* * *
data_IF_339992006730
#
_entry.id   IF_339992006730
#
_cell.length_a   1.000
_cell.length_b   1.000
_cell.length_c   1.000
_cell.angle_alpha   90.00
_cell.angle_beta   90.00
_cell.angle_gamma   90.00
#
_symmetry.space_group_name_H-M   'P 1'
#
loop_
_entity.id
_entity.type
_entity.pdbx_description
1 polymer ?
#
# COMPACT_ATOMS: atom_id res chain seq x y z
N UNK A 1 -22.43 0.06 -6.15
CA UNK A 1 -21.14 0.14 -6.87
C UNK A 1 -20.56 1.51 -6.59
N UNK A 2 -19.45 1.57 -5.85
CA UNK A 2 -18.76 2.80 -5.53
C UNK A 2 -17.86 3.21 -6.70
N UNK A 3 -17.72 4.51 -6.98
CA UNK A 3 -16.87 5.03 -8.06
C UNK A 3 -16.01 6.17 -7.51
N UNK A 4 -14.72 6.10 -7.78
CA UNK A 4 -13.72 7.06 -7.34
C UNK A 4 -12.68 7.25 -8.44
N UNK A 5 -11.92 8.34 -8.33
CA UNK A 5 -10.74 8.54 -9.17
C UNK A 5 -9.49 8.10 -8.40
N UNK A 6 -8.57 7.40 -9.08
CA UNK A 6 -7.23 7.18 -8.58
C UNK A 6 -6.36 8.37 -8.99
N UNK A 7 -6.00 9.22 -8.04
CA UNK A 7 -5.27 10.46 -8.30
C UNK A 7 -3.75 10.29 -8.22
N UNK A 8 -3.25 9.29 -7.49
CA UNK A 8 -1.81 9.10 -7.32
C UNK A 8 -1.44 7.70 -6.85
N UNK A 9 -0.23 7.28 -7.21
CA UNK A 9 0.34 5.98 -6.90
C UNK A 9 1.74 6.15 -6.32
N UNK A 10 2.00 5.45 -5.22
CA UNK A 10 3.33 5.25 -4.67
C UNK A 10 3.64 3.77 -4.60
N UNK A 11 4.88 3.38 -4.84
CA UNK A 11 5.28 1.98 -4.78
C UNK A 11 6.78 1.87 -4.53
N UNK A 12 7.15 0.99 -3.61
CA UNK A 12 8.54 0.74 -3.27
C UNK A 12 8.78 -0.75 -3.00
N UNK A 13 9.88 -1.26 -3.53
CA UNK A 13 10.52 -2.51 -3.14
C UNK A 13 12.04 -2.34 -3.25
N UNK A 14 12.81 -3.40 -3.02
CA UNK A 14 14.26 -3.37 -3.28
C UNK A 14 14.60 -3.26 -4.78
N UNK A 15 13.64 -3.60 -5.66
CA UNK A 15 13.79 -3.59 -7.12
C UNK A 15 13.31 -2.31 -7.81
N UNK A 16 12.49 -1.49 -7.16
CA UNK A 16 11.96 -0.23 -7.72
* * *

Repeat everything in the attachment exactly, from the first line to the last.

data_IF_339992006730
#
_entry.id   IF_339992006730
#
_cell.length_a   1.000
_cell.length_b   1.000
_cell.length_c   1.000
_cell.angle_alpha   90.00
_cell.angle_beta   90.00
_cell.angle_gamma   90.00
#
_symmetry.space_group_name_H-M   'P 1'
#
loop_
_entity.id
_entity.type
_entity.pdbx_description
1 polymer ?
#
# COMPACT_ATOMS: atom_id res chain seq x y z
N UNK A 1 -22.43 0.06 -6.15
CA UNK A 1 -21.14 0.14 -6.87
C UNK A 1 -20.56 1.51 -6.59
N UNK A 2 -19.45 1.57 -5.85
CA UNK A 2 -18.76 2.80 -5.53
C UNK A 2 -17.86 3.21 -6.70
N UNK A 3 -17.72 4.51 -6.98
CA UNK A 3 -16.87 5.03 -8.06
C UNK A 3 -16.01 6.17 -7.51
N UNK A 4 -14.72 6.10 -7.78
CA UNK A 4 -13.72 7.06 -7.34
C UNK A 4 -12.68 7.25 -8.44
N UNK A 5 -11.92 8.34 -8.33
CA UNK A 5 -10.74 8.54 -9.17
C UNK A 5 -9.49 8.10 -8.40
N UNK A 6 -8.57 7.40 -9.08
CA UNK A 6 -7.23 7.18 -8.58
C UNK A 6 -6.36 8.37 -8.99
N UNK A 7 -6.00 9.22 -8.04
CA UNK A 7 -5.27 10.46 -8.30
C UNK A 7 -3.75 10.29 -8.22
N UNK A 8 -3.25 9.29 -7.49
CA UNK A 8 -1.81 9.10 -7.32
C UNK A 8 -1.44 7.70 -6.85
N UNK A 9 -0.23 7.28 -7.21
CA UNK A 9 0.34 5.98 -6.90
C UNK A 9 1.74 6.15 -6.32
N UNK A 10 2.00 5.45 -5.22
CA UNK A 10 3.33 5.25 -4.67
C UNK A 10 3.64 3.77 -4.60
N UNK A 11 4.88 3.38 -4.84
CA UNK A 11 5.28 1.98 -4.78
C UNK A 11 6.78 1.87 -4.53
N UNK A 12 7.15 0.99 -3.61
CA UNK A 12 8.54 0.74 -3.27
C UNK A 12 8.78 -0.75 -3.00
N UNK A 13 9.88 -1.26 -3.53
CA UNK A 13 10.52 -2.51 -3.14
C UNK A 13 12.04 -2.34 -3.25
N UNK A 14 12.81 -3.40 -3.02
CA UNK A 14 14.26 -3.37 -3.28
C UNK A 14 14.60 -3.26 -4.78
N UNK A 15 13.64 -3.60 -5.66
CA UNK A 15 13.79 -3.59 -7.12
C UNK A 15 13.31 -2.31 -7.81
N UNK A 16 12.49 -1.49 -7.16
CA UNK A 16 11.96 -0.23 -7.72